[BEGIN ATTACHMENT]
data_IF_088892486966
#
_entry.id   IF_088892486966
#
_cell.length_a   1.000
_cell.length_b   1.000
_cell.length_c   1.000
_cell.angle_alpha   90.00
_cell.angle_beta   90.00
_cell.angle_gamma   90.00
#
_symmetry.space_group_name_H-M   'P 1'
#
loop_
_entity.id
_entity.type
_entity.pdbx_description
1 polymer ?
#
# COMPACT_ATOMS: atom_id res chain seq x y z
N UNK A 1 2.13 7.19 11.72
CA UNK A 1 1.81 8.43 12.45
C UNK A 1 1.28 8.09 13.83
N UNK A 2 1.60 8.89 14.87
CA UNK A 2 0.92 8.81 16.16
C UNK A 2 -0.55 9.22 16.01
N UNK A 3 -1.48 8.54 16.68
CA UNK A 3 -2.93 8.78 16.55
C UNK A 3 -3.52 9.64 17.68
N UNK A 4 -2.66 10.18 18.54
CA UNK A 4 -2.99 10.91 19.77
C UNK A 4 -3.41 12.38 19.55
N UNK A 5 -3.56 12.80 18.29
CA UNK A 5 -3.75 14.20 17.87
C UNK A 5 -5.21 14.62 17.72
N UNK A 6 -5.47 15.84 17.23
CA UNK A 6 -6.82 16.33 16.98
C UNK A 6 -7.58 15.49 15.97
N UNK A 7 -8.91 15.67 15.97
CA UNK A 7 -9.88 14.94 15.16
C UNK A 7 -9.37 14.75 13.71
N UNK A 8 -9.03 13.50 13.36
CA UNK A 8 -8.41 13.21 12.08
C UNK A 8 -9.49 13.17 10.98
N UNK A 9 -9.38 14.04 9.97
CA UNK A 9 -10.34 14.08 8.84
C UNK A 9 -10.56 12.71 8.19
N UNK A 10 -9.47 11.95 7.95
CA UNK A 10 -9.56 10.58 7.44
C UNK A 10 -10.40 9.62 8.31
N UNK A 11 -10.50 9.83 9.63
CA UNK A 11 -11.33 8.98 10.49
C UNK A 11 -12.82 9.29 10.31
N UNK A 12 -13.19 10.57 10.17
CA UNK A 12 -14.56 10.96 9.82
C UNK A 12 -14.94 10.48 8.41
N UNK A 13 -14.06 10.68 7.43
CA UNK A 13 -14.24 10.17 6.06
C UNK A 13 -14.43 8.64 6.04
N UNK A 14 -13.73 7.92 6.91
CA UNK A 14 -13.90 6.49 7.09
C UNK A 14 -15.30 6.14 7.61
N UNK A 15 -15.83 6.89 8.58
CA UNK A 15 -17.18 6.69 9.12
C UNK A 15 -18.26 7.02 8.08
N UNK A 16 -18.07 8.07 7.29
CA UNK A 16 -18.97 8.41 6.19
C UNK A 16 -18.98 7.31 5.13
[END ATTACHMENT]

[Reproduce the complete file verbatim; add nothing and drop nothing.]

data_IF_088892486966
#
_entry.id   IF_088892486966
#
_cell.length_a   1.000
_cell.length_b   1.000
_cell.length_c   1.000
_cell.angle_alpha   90.00
_cell.angle_beta   90.00
_cell.angle_gamma   90.00
#
_symmetry.space_group_name_H-M   'P 1'
#
loop_
_entity.id
_entity.type
_entity.pdbx_description
1 polymer ?
#
# COMPACT_ATOMS: atom_id res chain seq x y z
N UNK A 1 2.13 7.19 11.72
CA UNK A 1 1.81 8.43 12.45
C UNK A 1 1.28 8.09 13.83
N UNK A 2 1.60 8.89 14.87
CA UNK A 2 0.92 8.81 16.16
C UNK A 2 -0.55 9.22 16.01
N UNK A 3 -1.48 8.54 16.68
CA UNK A 3 -2.93 8.78 16.55
C UNK A 3 -3.52 9.64 17.68
N UNK A 4 -2.66 10.18 18.54
CA UNK A 4 -2.99 10.91 19.77
C UNK A 4 -3.41 12.38 19.55
N UNK A 5 -3.56 12.80 18.29
CA UNK A 5 -3.75 14.20 17.87
C UNK A 5 -5.21 14.62 17.72
N UNK A 6 -5.47 15.84 17.23
CA UNK A 6 -6.82 16.33 16.98
C UNK A 6 -7.58 15.49 15.97
N UNK A 7 -8.91 15.67 15.97
CA UNK A 7 -9.88 14.94 15.16
C UNK A 7 -9.37 14.75 13.71
N UNK A 8 -9.03 13.50 13.36
CA UNK A 8 -8.41 13.21 12.08
C UNK A 8 -9.49 13.17 10.98
N UNK A 9 -9.38 14.04 9.97
CA UNK A 9 -10.34 14.08 8.84
C UNK A 9 -10.56 12.71 8.19
N UNK A 10 -9.47 11.95 7.95
CA UNK A 10 -9.56 10.58 7.44
C UNK A 10 -10.40 9.62 8.31
N UNK A 11 -10.50 9.83 9.63
CA UNK A 11 -11.33 8.98 10.49
C UNK A 11 -12.82 9.29 10.31
N UNK A 12 -13.19 10.57 10.17
CA UNK A 12 -14.56 10.96 9.82
C UNK A 12 -14.94 10.48 8.41
N UNK A 13 -14.06 10.68 7.43
CA UNK A 13 -14.24 10.17 6.06
C UNK A 13 -14.43 8.64 6.04
N UNK A 14 -13.73 7.92 6.91
CA UNK A 14 -13.90 6.49 7.09
C UNK A 14 -15.30 6.14 7.61
N UNK A 15 -15.83 6.89 8.58
CA UNK A 15 -17.18 6.69 9.12
C UNK A 15 -18.26 7.02 8.08
N UNK A 16 -18.07 8.07 7.29
CA UNK A 16 -18.97 8.41 6.19
C UNK A 16 -18.98 7.31 5.13